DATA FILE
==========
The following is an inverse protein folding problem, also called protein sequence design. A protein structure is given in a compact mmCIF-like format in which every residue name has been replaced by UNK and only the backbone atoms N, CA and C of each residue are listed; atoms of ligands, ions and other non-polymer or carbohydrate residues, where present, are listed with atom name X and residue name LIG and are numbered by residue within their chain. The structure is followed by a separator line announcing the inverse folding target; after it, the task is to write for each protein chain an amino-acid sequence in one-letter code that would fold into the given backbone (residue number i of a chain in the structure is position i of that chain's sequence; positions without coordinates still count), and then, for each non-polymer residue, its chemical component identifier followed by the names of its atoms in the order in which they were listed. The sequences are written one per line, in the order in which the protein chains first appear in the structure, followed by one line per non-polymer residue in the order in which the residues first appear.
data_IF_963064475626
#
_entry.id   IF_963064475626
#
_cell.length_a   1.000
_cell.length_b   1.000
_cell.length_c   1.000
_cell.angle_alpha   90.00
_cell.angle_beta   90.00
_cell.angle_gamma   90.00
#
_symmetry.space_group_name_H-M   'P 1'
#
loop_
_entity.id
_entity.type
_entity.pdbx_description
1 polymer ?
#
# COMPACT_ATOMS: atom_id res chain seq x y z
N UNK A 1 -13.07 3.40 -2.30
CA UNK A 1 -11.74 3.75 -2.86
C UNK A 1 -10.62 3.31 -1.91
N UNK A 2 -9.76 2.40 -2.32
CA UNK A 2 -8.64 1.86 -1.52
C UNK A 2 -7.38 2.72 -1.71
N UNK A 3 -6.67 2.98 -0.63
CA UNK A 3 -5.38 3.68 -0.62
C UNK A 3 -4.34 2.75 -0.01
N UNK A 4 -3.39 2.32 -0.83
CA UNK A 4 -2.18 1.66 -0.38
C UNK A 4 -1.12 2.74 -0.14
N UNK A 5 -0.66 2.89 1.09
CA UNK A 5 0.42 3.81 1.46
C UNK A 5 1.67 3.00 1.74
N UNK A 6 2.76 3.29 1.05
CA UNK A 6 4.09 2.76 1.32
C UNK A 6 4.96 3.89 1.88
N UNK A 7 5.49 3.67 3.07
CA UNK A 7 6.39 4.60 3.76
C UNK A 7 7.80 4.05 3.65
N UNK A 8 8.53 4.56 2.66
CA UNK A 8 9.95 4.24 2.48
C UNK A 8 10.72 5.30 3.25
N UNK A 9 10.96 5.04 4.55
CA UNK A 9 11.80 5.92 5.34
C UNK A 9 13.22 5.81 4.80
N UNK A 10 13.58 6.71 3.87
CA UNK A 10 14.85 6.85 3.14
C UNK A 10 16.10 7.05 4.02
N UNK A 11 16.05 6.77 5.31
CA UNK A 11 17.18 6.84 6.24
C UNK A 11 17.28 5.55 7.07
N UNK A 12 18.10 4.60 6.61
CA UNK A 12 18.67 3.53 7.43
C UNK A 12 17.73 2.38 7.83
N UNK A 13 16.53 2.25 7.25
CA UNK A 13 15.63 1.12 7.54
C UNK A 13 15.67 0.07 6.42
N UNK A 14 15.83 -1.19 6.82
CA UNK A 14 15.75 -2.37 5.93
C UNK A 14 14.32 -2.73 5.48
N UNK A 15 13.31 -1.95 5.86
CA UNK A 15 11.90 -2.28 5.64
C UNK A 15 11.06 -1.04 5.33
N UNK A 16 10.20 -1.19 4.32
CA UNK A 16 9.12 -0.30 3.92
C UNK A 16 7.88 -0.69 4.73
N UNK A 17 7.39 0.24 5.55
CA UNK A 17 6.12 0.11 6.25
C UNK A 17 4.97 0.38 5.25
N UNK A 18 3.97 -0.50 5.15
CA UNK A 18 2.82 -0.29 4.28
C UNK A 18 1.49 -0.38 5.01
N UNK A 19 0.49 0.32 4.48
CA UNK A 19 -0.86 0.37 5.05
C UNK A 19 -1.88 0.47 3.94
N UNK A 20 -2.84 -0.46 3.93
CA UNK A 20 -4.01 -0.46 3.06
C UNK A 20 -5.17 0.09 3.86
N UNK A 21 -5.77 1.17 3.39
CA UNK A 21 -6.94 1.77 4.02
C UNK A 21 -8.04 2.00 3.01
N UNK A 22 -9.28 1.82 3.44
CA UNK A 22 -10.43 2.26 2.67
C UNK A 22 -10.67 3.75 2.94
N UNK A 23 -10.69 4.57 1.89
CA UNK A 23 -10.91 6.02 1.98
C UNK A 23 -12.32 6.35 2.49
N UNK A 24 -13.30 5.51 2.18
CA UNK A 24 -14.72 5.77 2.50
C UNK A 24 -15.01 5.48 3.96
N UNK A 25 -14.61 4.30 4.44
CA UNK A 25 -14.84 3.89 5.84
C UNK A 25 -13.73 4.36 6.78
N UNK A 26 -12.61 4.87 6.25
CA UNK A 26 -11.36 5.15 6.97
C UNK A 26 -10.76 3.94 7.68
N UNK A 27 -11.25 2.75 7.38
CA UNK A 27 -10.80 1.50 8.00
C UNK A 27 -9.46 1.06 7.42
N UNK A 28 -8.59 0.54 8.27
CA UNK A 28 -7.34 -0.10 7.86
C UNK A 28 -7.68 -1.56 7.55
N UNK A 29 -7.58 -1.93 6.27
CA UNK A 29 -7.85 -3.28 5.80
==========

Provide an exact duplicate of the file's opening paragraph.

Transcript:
The following is an inverse protein folding problem, also called protein sequence design. A protein structure is given in a compact mmCIF-like format in which every residue name has been replaced by UNK and only the backbone atoms N, CA and C of each residue are listed; atoms of ligands, ions and other non-polymer or carbohydrate residues, where present, are listed with atom name X and residue name LIG and are numbered by residue within their chain. The structure is followed by a separator line announcing the inverse folding target; after it, the task is to write for each protein chain an amino-acid sequence in one-letter code that would fold into the given backbone (residue number i of a chain in the structure is position i of that chain's sequence; positions without coordinates still count), and then, for each non-polymer residue, its chemical component identifier followed by the names of its atoms in the order in which they were listed. The sequences are written one per line, in the order in which the protein chains first appear in the structure, followed by one line per non-polymer residue in the order in which the residues first appear.